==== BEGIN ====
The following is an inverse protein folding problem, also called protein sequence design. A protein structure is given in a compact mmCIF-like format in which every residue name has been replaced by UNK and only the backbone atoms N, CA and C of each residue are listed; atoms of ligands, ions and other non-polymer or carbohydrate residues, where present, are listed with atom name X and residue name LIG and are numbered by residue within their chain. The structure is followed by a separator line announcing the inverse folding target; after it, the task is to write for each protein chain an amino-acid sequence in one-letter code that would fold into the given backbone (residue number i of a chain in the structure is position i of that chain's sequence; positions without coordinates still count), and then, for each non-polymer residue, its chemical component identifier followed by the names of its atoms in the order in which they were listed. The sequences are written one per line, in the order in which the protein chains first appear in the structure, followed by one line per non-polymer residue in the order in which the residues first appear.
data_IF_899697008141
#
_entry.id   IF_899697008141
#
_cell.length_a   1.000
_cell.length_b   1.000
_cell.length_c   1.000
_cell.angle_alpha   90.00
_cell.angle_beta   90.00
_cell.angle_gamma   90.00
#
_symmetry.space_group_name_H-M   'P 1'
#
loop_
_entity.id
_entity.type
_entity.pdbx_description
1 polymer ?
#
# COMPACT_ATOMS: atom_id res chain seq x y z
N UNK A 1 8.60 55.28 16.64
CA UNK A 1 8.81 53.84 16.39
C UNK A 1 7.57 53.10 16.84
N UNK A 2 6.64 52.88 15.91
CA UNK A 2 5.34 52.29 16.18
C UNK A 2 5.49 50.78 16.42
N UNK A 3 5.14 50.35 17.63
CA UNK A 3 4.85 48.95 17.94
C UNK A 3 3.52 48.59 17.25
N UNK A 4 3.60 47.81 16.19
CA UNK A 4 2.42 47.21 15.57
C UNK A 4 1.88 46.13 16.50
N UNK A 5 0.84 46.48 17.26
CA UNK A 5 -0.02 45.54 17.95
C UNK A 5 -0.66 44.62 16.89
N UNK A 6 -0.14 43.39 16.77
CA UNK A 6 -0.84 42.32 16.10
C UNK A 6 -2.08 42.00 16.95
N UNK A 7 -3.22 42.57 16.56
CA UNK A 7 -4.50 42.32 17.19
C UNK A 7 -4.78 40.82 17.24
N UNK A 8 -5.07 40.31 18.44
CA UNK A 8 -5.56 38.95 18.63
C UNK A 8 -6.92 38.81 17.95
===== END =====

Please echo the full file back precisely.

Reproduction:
The following is an inverse protein folding problem, also called protein sequence design. A protein structure is given in a compact mmCIF-like format in which every residue name has been replaced by UNK and only the backbone atoms N, CA and C of each residue are listed; atoms of ligands, ions and other non-polymer or carbohydrate residues, where present, are listed with atom name X and residue name LIG and are numbered by residue within their chain. The structure is followed by a separator line announcing the inverse folding target; after it, the task is to write for each protein chain an amino-acid sequence in one-letter code that would fold into the given backbone (residue number i of a chain in the structure is position i of that chain's sequence; positions without coordinates still count), and then, for each non-polymer residue, its chemical component identifier followed by the names of its atoms in the order in which they were listed. The sequences are written one per line, in the order in which the protein chains first appear in the structure, followed by one line per non-polymer residue in the order in which the residues first appear.
data_IF_899697008141
#
_entry.id   IF_899697008141
#
_cell.length_a   1.000
_cell.length_b   1.000
_cell.length_c   1.000
_cell.angle_alpha   90.00
_cell.angle_beta   90.00
_cell.angle_gamma   90.00
#
_symmetry.space_group_name_H-M   'P 1'
#
loop_
_entity.id
_entity.type
_entity.pdbx_description
1 polymer ?
#
# COMPACT_ATOMS: atom_id res chain seq x y z
N UNK A 1 8.60 55.28 16.64
CA UNK A 1 8.81 53.84 16.39
C UNK A 1 7.57 53.10 16.84
N UNK A 2 6.64 52.88 15.91
CA UNK A 2 5.34 52.29 16.18
C UNK A 2 5.49 50.78 16.42
N UNK A 3 5.14 50.35 17.63
CA UNK A 3 4.85 48.95 17.94
C UNK A 3 3.52 48.59 17.25
N UNK A 4 3.60 47.81 16.19
CA UNK A 4 2.42 47.21 15.57
C UNK A 4 1.88 46.13 16.50
N UNK A 5 0.84 46.48 17.26
CA UNK A 5 -0.02 45.54 17.95
C UNK A 5 -0.66 44.62 16.89
N UNK A 6 -0.14 43.39 16.77
CA UNK A 6 -0.84 42.32 16.10
C UNK A 6 -2.08 42.00 16.95
N UNK A 7 -3.22 42.57 16.56
CA UNK A 7 -4.50 42.32 17.19
C UNK A 7 -4.78 40.82 17.24
N UNK A 8 -5.07 40.31 18.44
CA UNK A 8 -5.56 38.95 18.63
C UNK A 8 -6.92 38.81 17.95